Grip style: Vardon (overlapping)Martin Kaymer Vardon grip Hand position: NeutralMartin Kaymer Neutral grip Putting grip style / hand position: Reverse overlap / neutral
Martin Kaymer reverse overlap grip

Martin Kaymer

His unusual tennis ball drill created quite a stir when the big German claimed the 2014 Players Championship and U.S. Open – the latter by eight shots in dominating, wire-to-wire fashion – in the span of a month. But watch Martin Kaymer grip the golf club if you want an example of sound fundamentals.

Kaymer’s left hand is about as neutral as you can get – the strap on his glove points almost directly down the target line. His right hand mirrors the left, with the “V” formed by his thumbs and forefingers pointing just right of the center of his chest. To golf grip aficionados, it’s a thing of beauty.

While Kaymer prefers to fade the ball whenever possible, his neutral grip allows him to play a draw when necessary without making major setup or swing adjustments.

Martin Kaymer’s putting grip is properly positioned as well. The left and right hands are perfectly balanced, palms directly facing each other. The only slightly unusual thing about Kaymer’s putting grip is the position of his right thumb. It runs down the shaft, vertically, whereas most golfers place the thumb diagonally across the handle.

Tiger Woods shares Kaymer’s right thumb placement, so perhaps it’s worth a try.

Golf Grip Terms
Note: All descriptions are for right-handed golfers.

Vardon / Overlapping Grip: Method of holding the club by placing the right pinky finger on top of the crease between the left index and middle fingers. Named for British golf legend Harry Vardon.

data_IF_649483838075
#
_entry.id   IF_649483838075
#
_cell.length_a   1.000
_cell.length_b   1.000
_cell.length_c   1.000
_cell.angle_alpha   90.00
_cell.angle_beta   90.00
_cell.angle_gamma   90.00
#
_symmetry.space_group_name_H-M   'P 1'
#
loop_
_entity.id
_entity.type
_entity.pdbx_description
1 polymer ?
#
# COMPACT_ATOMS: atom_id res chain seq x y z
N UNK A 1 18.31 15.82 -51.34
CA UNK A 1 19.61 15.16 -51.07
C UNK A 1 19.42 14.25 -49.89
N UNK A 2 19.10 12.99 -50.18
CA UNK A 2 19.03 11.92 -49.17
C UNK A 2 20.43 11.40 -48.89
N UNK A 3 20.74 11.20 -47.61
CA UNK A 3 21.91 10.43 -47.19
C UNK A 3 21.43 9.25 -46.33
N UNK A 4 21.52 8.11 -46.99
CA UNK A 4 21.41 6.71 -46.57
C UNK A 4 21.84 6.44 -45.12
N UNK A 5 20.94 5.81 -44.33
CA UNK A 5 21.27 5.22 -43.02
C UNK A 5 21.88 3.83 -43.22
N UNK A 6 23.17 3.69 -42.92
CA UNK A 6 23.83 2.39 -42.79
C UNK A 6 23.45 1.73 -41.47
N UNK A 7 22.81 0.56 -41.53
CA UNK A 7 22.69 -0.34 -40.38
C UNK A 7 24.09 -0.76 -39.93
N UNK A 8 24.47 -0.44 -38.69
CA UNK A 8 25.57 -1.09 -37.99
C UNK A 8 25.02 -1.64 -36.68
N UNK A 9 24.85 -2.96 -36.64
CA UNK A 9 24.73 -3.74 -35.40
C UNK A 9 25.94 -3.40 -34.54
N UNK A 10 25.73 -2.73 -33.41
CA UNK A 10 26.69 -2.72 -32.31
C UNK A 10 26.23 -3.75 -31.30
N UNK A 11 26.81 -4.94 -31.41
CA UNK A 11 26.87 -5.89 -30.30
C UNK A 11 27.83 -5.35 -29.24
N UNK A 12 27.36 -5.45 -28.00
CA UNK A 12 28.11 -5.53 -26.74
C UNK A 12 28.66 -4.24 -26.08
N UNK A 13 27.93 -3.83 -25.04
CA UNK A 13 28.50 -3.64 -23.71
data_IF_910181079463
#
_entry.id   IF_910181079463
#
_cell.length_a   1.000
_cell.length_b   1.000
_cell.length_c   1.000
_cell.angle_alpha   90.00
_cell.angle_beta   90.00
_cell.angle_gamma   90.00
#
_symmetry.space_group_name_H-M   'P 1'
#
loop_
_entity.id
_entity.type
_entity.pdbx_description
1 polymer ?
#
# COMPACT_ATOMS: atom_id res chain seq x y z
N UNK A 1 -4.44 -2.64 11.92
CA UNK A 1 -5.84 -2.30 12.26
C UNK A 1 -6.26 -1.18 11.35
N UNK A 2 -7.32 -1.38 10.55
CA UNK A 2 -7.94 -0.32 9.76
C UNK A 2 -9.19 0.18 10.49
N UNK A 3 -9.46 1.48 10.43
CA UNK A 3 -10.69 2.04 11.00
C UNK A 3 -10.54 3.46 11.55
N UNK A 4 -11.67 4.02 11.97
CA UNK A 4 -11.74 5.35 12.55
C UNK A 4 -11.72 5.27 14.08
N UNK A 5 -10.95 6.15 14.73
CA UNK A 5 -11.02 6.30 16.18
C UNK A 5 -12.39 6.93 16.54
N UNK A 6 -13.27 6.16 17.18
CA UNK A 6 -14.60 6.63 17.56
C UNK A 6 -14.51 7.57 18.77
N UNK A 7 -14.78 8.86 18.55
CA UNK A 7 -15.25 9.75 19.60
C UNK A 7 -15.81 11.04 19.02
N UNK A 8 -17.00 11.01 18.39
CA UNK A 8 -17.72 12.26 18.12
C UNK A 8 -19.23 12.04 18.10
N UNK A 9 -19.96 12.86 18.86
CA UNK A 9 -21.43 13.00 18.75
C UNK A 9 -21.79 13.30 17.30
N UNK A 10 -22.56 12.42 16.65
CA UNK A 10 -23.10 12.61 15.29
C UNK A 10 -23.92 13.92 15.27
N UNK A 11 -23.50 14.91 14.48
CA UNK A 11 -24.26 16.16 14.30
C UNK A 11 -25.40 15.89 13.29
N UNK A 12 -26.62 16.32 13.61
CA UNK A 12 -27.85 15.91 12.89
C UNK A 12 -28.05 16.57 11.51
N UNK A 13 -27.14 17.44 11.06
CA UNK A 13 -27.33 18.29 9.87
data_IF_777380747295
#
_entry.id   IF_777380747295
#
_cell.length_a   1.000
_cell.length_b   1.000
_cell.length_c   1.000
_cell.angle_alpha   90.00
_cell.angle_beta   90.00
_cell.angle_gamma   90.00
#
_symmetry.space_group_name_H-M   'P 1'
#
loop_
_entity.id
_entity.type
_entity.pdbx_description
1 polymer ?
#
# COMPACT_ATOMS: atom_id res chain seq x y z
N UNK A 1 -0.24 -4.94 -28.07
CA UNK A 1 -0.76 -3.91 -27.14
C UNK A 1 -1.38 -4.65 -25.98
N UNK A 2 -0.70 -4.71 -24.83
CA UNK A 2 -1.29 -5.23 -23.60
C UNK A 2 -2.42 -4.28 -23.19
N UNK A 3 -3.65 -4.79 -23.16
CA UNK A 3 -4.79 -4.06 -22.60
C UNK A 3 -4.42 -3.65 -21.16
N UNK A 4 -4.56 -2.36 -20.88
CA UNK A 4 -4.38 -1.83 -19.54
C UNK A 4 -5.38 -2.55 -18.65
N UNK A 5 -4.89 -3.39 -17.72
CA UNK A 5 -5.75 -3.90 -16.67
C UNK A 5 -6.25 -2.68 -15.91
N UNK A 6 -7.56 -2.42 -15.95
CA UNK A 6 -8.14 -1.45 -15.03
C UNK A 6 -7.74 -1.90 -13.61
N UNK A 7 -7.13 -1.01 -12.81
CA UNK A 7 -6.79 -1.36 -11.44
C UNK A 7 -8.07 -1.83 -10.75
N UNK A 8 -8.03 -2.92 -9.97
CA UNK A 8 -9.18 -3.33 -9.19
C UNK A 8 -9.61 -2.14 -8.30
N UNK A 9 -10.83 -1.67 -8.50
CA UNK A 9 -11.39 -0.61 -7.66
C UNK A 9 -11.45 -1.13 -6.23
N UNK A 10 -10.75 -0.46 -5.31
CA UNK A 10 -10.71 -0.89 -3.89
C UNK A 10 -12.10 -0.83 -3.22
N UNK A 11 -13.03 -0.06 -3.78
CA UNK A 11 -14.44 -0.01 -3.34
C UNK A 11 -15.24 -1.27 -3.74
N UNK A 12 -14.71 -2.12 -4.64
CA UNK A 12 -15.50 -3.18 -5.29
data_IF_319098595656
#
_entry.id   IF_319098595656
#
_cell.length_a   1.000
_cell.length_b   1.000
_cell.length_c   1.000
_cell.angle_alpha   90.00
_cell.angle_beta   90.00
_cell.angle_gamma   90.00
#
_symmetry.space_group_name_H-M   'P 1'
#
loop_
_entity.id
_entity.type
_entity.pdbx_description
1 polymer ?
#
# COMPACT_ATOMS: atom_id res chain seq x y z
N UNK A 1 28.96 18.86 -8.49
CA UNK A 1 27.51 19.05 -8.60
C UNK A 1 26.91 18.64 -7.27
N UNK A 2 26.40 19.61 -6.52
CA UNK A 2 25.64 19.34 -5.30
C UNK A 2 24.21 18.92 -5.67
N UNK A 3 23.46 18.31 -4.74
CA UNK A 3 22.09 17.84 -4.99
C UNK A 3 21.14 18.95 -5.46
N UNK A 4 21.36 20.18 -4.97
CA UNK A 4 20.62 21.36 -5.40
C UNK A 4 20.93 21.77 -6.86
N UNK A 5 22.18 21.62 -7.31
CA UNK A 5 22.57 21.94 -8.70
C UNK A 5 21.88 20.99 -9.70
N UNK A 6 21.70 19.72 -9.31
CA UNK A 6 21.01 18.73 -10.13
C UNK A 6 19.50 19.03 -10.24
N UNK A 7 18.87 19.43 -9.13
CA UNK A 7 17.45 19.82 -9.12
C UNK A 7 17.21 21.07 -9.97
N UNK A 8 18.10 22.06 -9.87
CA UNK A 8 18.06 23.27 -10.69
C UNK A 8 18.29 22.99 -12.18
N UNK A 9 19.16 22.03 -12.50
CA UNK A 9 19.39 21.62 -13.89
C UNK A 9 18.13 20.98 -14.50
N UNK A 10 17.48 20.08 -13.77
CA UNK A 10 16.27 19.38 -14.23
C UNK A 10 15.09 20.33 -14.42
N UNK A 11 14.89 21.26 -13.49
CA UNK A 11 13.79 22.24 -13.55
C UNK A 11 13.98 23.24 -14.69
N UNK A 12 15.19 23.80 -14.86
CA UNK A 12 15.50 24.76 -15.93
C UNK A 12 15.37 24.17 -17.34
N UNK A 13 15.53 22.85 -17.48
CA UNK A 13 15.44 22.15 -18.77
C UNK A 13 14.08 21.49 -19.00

Interlocking Grip: Method of holding the club by wedging or locking the right pinky finger between the left index and middle fingers.
vardon grip interlocking grip
Neutral: Position in which the hands are directly aligned with the clubface. The golfer with a neutral grip can typically see two full knuckles on the back of the left hand when addressing the ball.
Weak: Position in which the hands are rotated left (toward the target) on the club’s handle. The golfer with a weak grip can typically see one full knuckle on the back of the left hand when addressing the ball.
neutral grip weak grip
Strong: Position in which the hands are rotated right (away from the target) on the club’s handle. The golfer with a strong grip can typically see more than two full knuckles on the back of the left hand when addressing the ball.
Reverse Overlap Putting Grip: Conventional putting grip style with the left hand above the right and the left index finger extending downward, on top of the fingers of the right hand.
strong grip reverse overlap
Cross-Handed / Left Hand Low Putting Grip: The right hand is placed at the top of the handle, above the left hand, the opposite of a conventional grip.
Claw Putting Grip: The left hand is placed in the conventional position, at the top of the handle, with the right hand lower on the handle and holding the club between the thumb (on the grip’s underside) and fingers.
cross handed Claw Grip